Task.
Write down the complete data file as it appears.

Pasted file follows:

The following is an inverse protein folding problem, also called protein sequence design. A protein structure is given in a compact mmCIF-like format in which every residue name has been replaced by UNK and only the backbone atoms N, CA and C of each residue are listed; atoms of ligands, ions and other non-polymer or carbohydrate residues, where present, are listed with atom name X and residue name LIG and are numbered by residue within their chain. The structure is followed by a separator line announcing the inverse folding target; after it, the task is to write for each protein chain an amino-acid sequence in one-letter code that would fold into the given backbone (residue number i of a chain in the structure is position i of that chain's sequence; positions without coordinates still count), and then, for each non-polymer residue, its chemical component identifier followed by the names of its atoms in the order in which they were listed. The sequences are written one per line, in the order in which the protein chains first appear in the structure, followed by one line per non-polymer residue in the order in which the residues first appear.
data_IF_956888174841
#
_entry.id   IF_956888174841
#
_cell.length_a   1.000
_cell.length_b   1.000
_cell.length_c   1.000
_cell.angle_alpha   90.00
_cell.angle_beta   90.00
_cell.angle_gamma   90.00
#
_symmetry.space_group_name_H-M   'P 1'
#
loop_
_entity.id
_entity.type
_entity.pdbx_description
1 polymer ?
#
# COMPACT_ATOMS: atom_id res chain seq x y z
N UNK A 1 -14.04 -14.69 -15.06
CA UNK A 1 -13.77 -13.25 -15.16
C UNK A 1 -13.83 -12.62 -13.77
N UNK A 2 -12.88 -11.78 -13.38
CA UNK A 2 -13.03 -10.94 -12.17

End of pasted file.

The following is an inverse protein folding problem, also called protein sequence design. A protein structure is given in a compact mmCIF-like format in which every residue name has been replaced by UNK and only the backbone atoms N, CA and C of each residue are listed; atoms of ligands, ions and other non-polymer or carbohydrate residues, where present, are listed with atom name X and residue name LIG and are numbered by residue within their chain. The structure is followed by a separator line announcing the inverse folding target; after it, the task is to write for each protein chain an amino-acid sequence in one-letter code that would fold into the given backbone (residue number i of a chain in the structure is position i of that chain's sequence; positions without coordinates still count), and then, for each non-polymer residue, its chemical component identifier followed by the names of its atoms in the order in which they were listed. The sequences are written one per line, in the order in which the protein chains first appear in the structure, followed by one line per non-polymer residue in the order in which the residues first appear.
data_IF_956888174841
#
_entry.id   IF_956888174841
#
_cell.length_a   1.000
_cell.length_b   1.000
_cell.length_c   1.000
_cell.angle_alpha   90.00
_cell.angle_beta   90.00
_cell.angle_gamma   90.00
#
_symmetry.space_group_name_H-M   'P 1'
#
loop_
_entity.id
_entity.type
_entity.pdbx_description
1 polymer ?
#
# COMPACT_ATOMS: atom_id res chain seq x y z
N UNK A 1 -14.04 -14.69 -15.06
CA UNK A 1 -13.77 -13.25 -15.16
C UNK A 1 -13.83 -12.62 -13.77
N UNK A 2 -12.88 -11.78 -13.38
CA UNK A 2 -13.03 -10.94 -12.17